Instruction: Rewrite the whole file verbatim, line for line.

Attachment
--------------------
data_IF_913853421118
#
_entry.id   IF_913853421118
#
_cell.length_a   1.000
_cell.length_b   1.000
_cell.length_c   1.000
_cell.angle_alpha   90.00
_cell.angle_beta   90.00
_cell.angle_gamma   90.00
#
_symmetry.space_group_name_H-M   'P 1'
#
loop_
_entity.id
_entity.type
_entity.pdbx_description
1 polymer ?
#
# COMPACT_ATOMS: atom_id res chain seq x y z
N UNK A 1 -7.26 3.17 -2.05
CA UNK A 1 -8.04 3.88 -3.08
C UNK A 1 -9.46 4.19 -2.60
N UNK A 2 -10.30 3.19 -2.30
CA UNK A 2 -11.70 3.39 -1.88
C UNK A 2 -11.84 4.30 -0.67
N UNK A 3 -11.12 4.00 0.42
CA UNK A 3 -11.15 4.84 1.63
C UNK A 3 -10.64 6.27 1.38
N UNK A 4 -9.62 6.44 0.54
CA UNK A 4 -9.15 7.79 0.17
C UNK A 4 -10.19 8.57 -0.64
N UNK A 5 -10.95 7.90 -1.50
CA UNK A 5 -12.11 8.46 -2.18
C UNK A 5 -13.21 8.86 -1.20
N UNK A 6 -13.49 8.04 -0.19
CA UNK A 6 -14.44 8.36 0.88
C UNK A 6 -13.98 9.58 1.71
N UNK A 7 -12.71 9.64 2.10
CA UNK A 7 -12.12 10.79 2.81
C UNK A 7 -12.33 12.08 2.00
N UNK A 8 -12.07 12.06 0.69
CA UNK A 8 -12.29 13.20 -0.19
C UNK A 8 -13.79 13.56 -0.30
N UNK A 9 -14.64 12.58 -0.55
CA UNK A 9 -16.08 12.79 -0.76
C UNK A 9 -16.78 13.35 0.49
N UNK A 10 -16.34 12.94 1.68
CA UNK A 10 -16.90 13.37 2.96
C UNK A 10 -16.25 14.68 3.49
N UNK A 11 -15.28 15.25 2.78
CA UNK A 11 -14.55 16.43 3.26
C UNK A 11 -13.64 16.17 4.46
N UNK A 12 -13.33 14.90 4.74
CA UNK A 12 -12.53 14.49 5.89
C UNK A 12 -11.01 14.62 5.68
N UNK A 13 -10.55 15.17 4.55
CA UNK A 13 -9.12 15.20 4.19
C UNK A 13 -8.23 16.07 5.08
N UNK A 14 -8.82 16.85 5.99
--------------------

data_IF_913853421118
#
_entry.id   IF_913853421118
#
_cell.length_a   1.000
_cell.length_b   1.000
_cell.length_c   1.000
_cell.angle_alpha   90.00
_cell.angle_beta   90.00
_cell.angle_gamma   90.00
#
_symmetry.space_group_name_H-M   'P 1'
#
loop_
_entity.id
_entity.type
_entity.pdbx_description
1 polymer ?
#
# COMPACT_ATOMS: atom_id res chain seq x y z
N UNK A 1 -7.26 3.17 -2.05
CA UNK A 1 -8.04 3.88 -3.08
C UNK A 1 -9.46 4.19 -2.60
N UNK A 2 -10.30 3.19 -2.30
CA UNK A 2 -11.70 3.39 -1.88
C UNK A 2 -11.84 4.30 -0.67
N UNK A 3 -11.12 4.00 0.42
CA UNK A 3 -11.15 4.84 1.63
C UNK A 3 -10.64 6.27 1.38
N UNK A 4 -9.62 6.44 0.54
CA UNK A 4 -9.15 7.79 0.17
C UNK A 4 -10.19 8.57 -0.64
N UNK A 5 -10.95 7.90 -1.50
CA UNK A 5 -12.11 8.46 -2.18
C UNK A 5 -13.21 8.86 -1.20
N UNK A 6 -13.49 8.04 -0.19
CA UNK A 6 -14.44 8.36 0.88
C UNK A 6 -13.98 9.58 1.71
N UNK A 7 -12.71 9.64 2.10
CA UNK A 7 -12.12 10.79 2.81
C UNK A 7 -12.33 12.08 2.00
N UNK A 8 -12.07 12.06 0.69
CA UNK A 8 -12.29 13.20 -0.19
C UNK A 8 -13.79 13.56 -0.30
N UNK A 9 -14.64 12.58 -0.55
CA UNK A 9 -16.08 12.79 -0.76
C UNK A 9 -16.78 13.35 0.49
N UNK A 10 -16.34 12.94 1.68
CA UNK A 10 -16.90 13.37 2.96
C UNK A 10 -16.25 14.68 3.49
N UNK A 11 -15.28 15.25 2.78
CA UNK A 11 -14.55 16.43 3.26
C UNK A 11 -13.64 16.17 4.46
N UNK A 12 -13.33 14.90 4.74
CA UNK A 12 -12.53 14.49 5.89
C UNK A 12 -11.01 14.62 5.68
N UNK A 13 -10.55 15.17 4.55
CA UNK A 13 -9.12 15.20 4.19
C UNK A 13 -8.23 16.07 5.08
N UNK A 14 -8.82 16.85 5.99